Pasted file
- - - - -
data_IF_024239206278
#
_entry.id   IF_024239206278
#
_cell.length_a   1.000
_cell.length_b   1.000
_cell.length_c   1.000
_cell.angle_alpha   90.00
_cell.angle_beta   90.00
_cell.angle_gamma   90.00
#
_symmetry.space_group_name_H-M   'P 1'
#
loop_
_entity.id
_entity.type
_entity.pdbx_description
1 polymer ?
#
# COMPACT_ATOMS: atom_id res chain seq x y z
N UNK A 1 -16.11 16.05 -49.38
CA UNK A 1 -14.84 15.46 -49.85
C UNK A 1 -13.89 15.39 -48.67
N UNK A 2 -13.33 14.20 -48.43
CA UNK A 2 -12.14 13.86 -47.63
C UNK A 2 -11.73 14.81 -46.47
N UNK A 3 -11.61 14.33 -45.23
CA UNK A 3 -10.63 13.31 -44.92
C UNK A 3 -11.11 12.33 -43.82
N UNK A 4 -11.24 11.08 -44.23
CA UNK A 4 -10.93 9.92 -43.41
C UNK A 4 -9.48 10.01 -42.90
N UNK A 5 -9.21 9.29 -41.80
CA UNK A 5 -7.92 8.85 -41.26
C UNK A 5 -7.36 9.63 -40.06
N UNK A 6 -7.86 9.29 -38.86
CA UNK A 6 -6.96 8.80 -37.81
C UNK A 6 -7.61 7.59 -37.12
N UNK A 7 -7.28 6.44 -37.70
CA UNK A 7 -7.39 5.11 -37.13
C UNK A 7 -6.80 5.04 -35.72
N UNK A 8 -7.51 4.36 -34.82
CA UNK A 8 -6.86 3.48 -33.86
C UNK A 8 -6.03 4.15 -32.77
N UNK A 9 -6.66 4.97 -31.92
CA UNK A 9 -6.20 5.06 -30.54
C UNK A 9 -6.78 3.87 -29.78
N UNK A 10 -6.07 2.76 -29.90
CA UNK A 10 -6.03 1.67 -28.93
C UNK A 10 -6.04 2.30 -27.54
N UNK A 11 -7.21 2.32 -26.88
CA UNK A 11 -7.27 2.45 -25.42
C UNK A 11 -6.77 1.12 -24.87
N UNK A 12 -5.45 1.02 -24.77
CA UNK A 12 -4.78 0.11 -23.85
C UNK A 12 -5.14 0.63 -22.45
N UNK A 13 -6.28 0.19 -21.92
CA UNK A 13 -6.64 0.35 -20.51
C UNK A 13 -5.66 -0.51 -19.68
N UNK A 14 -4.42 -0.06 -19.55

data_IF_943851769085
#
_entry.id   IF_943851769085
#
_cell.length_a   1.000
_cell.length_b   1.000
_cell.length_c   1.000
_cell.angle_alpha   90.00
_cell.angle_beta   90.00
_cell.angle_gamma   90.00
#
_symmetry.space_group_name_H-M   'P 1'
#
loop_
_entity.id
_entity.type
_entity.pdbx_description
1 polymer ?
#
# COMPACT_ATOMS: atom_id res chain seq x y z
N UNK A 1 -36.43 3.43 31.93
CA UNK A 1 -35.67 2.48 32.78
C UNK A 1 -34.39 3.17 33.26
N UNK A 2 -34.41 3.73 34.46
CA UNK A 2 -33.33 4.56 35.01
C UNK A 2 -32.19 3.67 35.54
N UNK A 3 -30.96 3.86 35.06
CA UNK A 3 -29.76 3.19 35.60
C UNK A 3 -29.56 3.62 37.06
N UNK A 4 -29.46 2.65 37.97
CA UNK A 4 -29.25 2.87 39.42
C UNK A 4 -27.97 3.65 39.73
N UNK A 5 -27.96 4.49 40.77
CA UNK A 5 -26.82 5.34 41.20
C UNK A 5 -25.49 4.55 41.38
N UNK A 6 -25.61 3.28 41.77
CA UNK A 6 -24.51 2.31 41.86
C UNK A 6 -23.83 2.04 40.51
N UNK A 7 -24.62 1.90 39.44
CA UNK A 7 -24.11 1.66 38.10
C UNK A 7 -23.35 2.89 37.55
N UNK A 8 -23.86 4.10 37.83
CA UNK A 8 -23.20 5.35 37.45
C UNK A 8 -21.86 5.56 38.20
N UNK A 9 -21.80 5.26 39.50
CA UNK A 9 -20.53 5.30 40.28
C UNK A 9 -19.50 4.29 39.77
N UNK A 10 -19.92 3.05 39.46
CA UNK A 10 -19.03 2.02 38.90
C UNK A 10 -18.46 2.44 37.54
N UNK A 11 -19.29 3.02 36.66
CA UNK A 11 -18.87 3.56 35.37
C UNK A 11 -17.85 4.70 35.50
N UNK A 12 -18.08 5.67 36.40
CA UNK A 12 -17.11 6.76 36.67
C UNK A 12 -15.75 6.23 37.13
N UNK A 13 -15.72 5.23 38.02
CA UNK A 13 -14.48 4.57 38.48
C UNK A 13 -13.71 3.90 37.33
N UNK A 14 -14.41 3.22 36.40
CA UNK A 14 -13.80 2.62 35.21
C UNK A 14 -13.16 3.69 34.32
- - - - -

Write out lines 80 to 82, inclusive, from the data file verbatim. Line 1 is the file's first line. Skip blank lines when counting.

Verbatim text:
# COMPACT_ATOMS: atom_id res chain seq x y z
N UNK A 1 -36.43 3.43 31.93
CA UNK A 1 -35.67 2.48 32.78